Horses participating in upcoming races are required to pass all outstanding tests and/or veterinary examinations, imposed by the Stipendiary Steward or Veterinary Surgeon, prior to declaration. These tests and examinations are carried out to ensure that they are fit to race.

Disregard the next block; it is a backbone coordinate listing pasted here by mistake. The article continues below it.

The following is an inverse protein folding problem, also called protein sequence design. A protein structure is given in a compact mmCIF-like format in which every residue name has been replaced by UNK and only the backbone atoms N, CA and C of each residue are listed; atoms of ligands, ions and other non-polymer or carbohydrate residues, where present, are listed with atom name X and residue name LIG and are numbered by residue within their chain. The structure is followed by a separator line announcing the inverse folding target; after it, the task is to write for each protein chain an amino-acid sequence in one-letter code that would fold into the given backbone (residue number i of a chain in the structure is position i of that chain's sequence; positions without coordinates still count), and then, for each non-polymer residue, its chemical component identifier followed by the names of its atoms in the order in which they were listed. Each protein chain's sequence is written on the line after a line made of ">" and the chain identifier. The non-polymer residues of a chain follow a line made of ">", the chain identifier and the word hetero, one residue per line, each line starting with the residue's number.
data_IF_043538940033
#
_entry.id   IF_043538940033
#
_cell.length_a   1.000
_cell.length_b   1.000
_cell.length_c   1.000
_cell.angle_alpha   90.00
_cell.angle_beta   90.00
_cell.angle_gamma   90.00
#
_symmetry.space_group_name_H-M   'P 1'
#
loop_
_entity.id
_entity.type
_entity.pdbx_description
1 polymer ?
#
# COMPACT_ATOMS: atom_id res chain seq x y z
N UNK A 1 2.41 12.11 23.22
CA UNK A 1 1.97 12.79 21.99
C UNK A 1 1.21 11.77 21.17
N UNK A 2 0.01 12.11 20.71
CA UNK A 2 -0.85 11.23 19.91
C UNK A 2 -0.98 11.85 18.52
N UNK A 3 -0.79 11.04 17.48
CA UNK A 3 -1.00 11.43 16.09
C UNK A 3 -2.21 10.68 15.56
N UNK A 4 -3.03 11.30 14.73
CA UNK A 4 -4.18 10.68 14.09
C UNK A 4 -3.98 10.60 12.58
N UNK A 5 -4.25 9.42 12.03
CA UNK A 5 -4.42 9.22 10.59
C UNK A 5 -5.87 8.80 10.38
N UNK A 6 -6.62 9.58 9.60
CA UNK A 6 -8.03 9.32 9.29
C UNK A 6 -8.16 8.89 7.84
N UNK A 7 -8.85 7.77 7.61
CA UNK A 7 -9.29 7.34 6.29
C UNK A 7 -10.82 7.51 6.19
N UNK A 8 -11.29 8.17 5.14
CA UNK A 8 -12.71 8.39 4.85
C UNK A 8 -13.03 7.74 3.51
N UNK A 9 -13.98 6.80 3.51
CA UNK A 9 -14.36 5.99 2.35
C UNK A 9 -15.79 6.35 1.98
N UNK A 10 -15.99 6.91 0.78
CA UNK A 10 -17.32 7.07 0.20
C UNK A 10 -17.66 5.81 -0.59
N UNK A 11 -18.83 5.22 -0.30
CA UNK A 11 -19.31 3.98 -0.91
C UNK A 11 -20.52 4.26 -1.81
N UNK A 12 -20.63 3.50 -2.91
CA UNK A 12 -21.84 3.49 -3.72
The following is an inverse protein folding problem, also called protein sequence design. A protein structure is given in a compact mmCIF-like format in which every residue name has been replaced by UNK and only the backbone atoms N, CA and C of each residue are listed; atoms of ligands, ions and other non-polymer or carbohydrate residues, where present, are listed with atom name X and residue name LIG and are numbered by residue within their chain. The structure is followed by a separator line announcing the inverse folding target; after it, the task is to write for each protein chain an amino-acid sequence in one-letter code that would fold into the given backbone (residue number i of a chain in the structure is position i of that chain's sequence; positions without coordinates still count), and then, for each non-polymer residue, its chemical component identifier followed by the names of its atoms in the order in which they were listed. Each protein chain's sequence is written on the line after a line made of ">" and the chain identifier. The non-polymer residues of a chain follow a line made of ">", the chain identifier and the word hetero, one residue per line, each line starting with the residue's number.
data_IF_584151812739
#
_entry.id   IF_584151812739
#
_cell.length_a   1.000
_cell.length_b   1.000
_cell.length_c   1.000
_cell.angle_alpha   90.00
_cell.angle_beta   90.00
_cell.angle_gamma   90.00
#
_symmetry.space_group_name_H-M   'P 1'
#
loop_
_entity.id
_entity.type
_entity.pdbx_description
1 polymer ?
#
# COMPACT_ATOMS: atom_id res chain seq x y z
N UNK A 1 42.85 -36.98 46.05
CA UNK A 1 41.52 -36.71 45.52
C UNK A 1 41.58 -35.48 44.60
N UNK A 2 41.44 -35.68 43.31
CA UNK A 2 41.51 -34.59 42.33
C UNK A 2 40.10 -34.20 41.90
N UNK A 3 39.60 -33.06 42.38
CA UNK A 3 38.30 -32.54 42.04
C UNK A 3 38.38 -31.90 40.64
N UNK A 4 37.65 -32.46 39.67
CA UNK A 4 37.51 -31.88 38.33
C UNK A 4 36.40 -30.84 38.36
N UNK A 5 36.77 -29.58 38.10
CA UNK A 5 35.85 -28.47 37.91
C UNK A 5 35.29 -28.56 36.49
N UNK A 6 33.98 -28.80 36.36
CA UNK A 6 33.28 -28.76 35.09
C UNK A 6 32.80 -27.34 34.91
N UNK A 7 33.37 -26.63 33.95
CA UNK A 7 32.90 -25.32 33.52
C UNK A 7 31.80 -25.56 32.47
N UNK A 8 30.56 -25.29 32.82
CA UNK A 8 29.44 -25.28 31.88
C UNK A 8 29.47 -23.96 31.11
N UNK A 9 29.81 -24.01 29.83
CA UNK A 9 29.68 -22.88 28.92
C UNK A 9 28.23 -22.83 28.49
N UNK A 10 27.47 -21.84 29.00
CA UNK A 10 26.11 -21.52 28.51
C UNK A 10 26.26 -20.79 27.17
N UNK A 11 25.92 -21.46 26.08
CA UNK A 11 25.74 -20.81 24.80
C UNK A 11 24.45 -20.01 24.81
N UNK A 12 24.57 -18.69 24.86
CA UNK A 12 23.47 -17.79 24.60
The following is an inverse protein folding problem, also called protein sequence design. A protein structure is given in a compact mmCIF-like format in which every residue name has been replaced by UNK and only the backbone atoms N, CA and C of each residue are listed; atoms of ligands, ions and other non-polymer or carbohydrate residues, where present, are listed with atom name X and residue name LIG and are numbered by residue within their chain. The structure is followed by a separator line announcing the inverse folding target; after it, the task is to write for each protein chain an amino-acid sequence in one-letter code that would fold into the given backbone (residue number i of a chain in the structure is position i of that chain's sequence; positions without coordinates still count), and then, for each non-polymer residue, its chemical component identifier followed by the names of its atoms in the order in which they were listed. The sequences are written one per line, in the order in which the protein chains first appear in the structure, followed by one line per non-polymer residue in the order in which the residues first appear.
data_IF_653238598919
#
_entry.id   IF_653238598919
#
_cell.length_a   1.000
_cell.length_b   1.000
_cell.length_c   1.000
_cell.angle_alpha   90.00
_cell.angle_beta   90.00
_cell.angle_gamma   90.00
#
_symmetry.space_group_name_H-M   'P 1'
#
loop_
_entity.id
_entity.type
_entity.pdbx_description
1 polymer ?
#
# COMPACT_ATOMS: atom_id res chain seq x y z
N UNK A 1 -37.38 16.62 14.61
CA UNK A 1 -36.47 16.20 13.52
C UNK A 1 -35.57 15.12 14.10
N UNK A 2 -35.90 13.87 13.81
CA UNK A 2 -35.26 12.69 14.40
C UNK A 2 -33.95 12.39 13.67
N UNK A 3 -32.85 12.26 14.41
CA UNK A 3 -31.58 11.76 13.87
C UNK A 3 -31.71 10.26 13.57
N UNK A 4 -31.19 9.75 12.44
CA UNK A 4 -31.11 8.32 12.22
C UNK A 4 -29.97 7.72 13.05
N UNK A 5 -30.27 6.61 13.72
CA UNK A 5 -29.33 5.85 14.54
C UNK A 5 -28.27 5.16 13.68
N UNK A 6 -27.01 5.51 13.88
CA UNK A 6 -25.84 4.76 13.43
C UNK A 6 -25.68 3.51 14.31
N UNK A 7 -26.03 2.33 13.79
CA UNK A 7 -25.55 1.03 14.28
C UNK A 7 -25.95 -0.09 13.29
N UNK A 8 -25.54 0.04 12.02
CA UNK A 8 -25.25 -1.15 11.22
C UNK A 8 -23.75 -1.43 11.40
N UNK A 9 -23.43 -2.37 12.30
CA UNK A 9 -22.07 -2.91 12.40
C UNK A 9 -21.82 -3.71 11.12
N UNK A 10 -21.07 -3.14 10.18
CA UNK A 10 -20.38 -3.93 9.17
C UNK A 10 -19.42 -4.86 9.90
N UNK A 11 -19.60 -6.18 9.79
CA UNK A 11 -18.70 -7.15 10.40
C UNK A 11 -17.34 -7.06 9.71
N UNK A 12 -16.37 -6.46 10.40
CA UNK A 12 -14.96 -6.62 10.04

“Bleeder” is a term given to a horse that has blood present from one or both sides of its nose after strenuous exercise such as racing or galloping during training. To be classified as a bleeder the blood must come from the horse’s lung (hence the name Exercise Induced Pulmonary Haemorrhage or EIPH) and not just from a nose bleed. To confirm that a horse is a bleeder, its upper airway (throat and windpipe) are examined with a camera called an endoscope. If the horse is confirmed as a bleeder, the rules of racing stipulate a compulsory period of recovery time in which the horse cannot race.